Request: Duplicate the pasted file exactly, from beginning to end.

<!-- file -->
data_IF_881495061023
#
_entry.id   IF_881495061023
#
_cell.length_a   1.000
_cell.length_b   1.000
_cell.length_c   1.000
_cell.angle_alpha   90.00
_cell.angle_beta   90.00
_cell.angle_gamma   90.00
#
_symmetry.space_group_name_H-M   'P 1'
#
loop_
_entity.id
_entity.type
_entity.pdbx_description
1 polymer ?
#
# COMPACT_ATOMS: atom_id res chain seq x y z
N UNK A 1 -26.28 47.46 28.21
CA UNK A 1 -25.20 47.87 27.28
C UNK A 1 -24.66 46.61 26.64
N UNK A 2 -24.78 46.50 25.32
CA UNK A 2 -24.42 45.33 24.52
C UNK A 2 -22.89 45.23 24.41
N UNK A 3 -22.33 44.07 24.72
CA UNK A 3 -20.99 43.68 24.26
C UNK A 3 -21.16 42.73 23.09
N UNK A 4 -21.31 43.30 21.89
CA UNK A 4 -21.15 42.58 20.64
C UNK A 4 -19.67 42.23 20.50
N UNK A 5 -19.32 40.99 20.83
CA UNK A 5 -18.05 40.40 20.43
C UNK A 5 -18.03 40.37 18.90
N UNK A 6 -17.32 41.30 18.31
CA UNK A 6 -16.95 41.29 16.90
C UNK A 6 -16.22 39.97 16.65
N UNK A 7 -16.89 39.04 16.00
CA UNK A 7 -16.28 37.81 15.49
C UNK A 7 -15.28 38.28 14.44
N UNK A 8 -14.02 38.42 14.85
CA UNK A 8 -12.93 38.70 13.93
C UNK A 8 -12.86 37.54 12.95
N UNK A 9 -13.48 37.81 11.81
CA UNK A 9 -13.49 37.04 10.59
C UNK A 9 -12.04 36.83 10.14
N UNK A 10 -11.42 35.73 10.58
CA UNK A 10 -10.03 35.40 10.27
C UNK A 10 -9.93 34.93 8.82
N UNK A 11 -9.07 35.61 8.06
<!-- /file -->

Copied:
data_IF_881495061023
#
_entry.id   IF_881495061023
#
_cell.length_a   1.000
_cell.length_b   1.000
_cell.length_c   1.000
_cell.angle_alpha   90.00
_cell.angle_beta   90.00
_cell.angle_gamma   90.00
#
_symmetry.space_group_name_H-M   'P 1'
#
loop_
_entity.id
_entity.type
_entity.pdbx_description
1 polymer ?
#
# COMPACT_ATOMS: atom_id res chain seq x y z
N UNK A 1 -26.28 47.46 28.21
CA UNK A 1 -25.20 47.87 27.28
C UNK A 1 -24.66 46.61 26.64
N UNK A 2 -24.78 46.50 25.32
CA UNK A 2 -24.42 45.33 24.52
C UNK A 2 -22.89 45.23 24.41
N UNK A 3 -22.33 44.07 24.72
CA UNK A 3 -20.99 43.68 24.26
C UNK A 3 -21.16 42.73 23.09
N UNK A 4 -21.31 43.30 21.89
CA UNK A 4 -21.15 42.58 20.64
C UNK A 4 -19.67 42.23 20.50
N UNK A 5 -19.32 40.99 20.83
CA UNK A 5 -18.05 40.40 20.43
C UNK A 5 -18.03 40.37 18.90
N UNK A 6 -17.32 41.30 18.31
CA UNK A 6 -16.95 41.29 16.90
C UNK A 6 -16.22 39.97 16.65
N UNK A 7 -16.89 39.04 16.00
CA UNK A 7 -16.28 37.81 15.49
C UNK A 7 -15.28 38.28 14.44
N UNK A 8 -14.02 38.42 14.85
CA UNK A 8 -12.93 38.70 13.93
C UNK A 8 -12.86 37.54 12.95
N UNK A 9 -13.48 37.81 11.81
CA UNK A 9 -13.49 37.04 10.59
C UNK A 9 -12.04 36.83 10.14
N UNK A 10 -11.42 35.73 10.58
CA UNK A 10 -10.03 35.40 10.27
C UNK A 10 -9.93 34.93 8.82
N UNK A 11 -9.07 35.61 8.06